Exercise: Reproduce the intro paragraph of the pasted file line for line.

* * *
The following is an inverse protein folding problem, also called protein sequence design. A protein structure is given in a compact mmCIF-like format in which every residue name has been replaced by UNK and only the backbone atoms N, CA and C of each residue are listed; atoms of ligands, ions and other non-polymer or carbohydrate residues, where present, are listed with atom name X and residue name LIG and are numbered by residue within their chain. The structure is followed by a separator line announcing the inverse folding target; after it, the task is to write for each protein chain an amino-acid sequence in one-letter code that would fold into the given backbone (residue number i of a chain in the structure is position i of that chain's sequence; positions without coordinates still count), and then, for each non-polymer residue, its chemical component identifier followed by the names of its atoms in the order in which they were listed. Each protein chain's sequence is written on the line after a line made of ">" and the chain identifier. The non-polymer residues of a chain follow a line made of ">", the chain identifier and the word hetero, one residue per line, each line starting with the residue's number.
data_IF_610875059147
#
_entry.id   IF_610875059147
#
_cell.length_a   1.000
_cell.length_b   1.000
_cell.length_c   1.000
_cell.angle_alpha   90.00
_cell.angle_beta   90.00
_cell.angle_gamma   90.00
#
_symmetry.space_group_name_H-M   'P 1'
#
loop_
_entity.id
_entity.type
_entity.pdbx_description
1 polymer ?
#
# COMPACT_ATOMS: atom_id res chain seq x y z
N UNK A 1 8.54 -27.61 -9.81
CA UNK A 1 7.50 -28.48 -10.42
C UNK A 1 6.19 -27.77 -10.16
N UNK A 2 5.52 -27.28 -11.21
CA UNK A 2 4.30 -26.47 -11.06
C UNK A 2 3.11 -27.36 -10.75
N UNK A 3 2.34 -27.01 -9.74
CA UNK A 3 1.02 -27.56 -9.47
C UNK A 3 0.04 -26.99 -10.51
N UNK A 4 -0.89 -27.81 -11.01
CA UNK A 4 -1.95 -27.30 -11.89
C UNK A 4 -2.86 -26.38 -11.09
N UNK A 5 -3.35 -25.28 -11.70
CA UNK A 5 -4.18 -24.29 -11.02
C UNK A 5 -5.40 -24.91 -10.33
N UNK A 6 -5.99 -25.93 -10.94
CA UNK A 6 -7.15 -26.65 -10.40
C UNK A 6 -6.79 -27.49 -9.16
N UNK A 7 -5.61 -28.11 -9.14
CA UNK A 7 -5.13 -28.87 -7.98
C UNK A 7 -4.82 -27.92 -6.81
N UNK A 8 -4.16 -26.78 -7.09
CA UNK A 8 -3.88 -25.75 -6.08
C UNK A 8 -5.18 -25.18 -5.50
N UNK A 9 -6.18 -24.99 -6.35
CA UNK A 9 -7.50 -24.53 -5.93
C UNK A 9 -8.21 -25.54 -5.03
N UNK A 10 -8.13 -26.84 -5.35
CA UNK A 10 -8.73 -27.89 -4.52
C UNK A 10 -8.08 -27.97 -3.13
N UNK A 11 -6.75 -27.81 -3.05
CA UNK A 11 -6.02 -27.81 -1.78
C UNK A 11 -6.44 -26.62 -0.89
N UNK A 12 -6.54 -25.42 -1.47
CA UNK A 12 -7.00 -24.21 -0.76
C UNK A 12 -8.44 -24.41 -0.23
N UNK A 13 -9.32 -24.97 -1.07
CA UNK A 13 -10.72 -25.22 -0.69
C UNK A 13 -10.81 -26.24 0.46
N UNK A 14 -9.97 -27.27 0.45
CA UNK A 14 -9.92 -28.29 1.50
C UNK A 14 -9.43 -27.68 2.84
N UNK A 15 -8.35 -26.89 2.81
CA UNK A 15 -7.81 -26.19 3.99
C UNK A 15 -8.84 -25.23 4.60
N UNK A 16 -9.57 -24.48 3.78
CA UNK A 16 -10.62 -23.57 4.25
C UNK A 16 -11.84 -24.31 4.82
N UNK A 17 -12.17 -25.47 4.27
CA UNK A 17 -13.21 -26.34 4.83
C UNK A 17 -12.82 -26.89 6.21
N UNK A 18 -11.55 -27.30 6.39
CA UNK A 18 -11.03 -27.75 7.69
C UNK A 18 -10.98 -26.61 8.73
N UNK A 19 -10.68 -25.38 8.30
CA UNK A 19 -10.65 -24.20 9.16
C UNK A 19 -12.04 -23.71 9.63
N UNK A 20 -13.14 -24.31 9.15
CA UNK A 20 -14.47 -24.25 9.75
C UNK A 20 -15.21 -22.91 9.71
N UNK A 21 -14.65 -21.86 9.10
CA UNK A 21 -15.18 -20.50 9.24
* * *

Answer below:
The following is an inverse protein folding problem, also called protein sequence design. A protein structure is given in a compact mmCIF-like format in which every residue name has been replaced by UNK and only the backbone atoms N, CA and C of each residue are listed; atoms of ligands, ions and other non-polymer or carbohydrate residues, where present, are listed with atom name X and residue name LIG and are numbered by residue within their chain. The structure is followed by a separator line announcing the inverse folding target; after it, the task is to write for each protein chain an amino-acid sequence in one-letter code that would fold into the given backbone (residue number i of a chain in the structure is position i of that chain's sequence; positions without coordinates still count), and then, for each non-polymer residue, its chemical component identifier followed by the names of its atoms in the order in which they were listed. Each protein chain's sequence is written on the line after a line made of ">" and the chain identifier. The non-polymer residues of a chain follow a line made of ">", the chain identifier and the word hetero, one residue per line, each line starting with the residue's number.